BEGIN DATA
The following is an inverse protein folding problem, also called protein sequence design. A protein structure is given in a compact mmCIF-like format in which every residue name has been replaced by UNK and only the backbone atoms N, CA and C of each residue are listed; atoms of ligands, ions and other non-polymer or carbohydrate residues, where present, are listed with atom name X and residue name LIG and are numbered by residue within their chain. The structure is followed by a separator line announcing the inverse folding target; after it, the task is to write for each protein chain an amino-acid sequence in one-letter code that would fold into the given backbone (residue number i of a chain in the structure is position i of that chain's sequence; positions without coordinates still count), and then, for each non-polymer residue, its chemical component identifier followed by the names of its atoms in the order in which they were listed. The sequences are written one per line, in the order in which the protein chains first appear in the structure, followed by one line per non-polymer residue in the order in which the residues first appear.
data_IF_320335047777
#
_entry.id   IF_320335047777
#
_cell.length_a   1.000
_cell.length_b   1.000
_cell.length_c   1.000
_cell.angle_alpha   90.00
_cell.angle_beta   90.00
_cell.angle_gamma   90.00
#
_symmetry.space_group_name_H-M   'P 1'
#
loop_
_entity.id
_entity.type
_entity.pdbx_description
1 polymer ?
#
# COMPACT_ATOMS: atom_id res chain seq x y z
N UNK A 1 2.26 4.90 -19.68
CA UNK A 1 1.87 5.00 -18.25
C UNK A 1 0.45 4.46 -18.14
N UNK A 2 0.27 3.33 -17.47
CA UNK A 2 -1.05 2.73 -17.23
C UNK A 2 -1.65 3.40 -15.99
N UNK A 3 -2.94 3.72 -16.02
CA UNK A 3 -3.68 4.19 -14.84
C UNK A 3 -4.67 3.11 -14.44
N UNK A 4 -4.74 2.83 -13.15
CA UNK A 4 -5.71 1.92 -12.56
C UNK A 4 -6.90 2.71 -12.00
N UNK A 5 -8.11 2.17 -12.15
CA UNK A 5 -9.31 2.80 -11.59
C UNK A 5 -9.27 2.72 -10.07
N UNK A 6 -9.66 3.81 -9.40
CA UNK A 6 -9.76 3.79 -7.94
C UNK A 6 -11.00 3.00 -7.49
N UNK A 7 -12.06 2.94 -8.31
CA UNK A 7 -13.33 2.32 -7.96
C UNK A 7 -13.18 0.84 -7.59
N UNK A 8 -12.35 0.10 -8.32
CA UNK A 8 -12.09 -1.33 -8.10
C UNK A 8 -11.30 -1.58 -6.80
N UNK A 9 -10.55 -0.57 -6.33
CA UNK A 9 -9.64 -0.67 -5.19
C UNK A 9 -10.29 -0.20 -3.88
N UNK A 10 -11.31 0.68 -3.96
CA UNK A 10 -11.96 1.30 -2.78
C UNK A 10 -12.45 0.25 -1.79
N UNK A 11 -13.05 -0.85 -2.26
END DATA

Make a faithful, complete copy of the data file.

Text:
The following is an inverse protein folding problem, also called protein sequence design. A protein structure is given in a compact mmCIF-like format in which every residue name has been replaced by UNK and only the backbone atoms N, CA and C of each residue are listed; atoms of ligands, ions and other non-polymer or carbohydrate residues, where present, are listed with atom name X and residue name LIG and are numbered by residue within their chain. The structure is followed by a separator line announcing the inverse folding target; after it, the task is to write for each protein chain an amino-acid sequence in one-letter code that would fold into the given backbone (residue number i of a chain in the structure is position i of that chain's sequence; positions without coordinates still count), and then, for each non-polymer residue, its chemical component identifier followed by the names of its atoms in the order in which they were listed. The sequences are written one per line, in the order in which the protein chains first appear in the structure, followed by one line per non-polymer residue in the order in which the residues first appear.
data_IF_320335047777
#
_entry.id   IF_320335047777
#
_cell.length_a   1.000
_cell.length_b   1.000
_cell.length_c   1.000
_cell.angle_alpha   90.00
_cell.angle_beta   90.00
_cell.angle_gamma   90.00
#
_symmetry.space_group_name_H-M   'P 1'
#
loop_
_entity.id
_entity.type
_entity.pdbx_description
1 polymer ?
#
# COMPACT_ATOMS: atom_id res chain seq x y z
N UNK A 1 2.26 4.90 -19.68
CA UNK A 1 1.87 5.00 -18.25
C UNK A 1 0.45 4.46 -18.14
N UNK A 2 0.27 3.33 -17.47
CA UNK A 2 -1.05 2.73 -17.23
C UNK A 2 -1.65 3.40 -15.99
N UNK A 3 -2.94 3.72 -16.02
CA UNK A 3 -3.68 4.19 -14.84
C UNK A 3 -4.67 3.11 -14.44
N UNK A 4 -4.74 2.83 -13.15
CA UNK A 4 -5.71 1.92 -12.56
C UNK A 4 -6.90 2.71 -12.00
N UNK A 5 -8.11 2.17 -12.15
CA UNK A 5 -9.31 2.80 -11.59
C UNK A 5 -9.27 2.72 -10.07
N UNK A 6 -9.66 3.81 -9.40
CA UNK A 6 -9.76 3.79 -7.94
C UNK A 6 -11.00 3.00 -7.49
N UNK A 7 -12.06 2.94 -8.31
CA UNK A 7 -13.33 2.32 -7.96
C UNK A 7 -13.18 0.84 -7.59
N UNK A 8 -12.35 0.10 -8.32
CA UNK A 8 -12.09 -1.33 -8.10
C UNK A 8 -11.30 -1.58 -6.80
N UNK A 9 -10.55 -0.57 -6.33
CA UNK A 9 -9.64 -0.67 -5.19
C UNK A 9 -10.29 -0.20 -3.88
N UNK A 10 -11.31 0.68 -3.96
CA UNK A 10 -11.96 1.30 -2.78
C UNK A 10 -12.45 0.25 -1.79
N UNK A 11 -13.05 -0.85 -2.26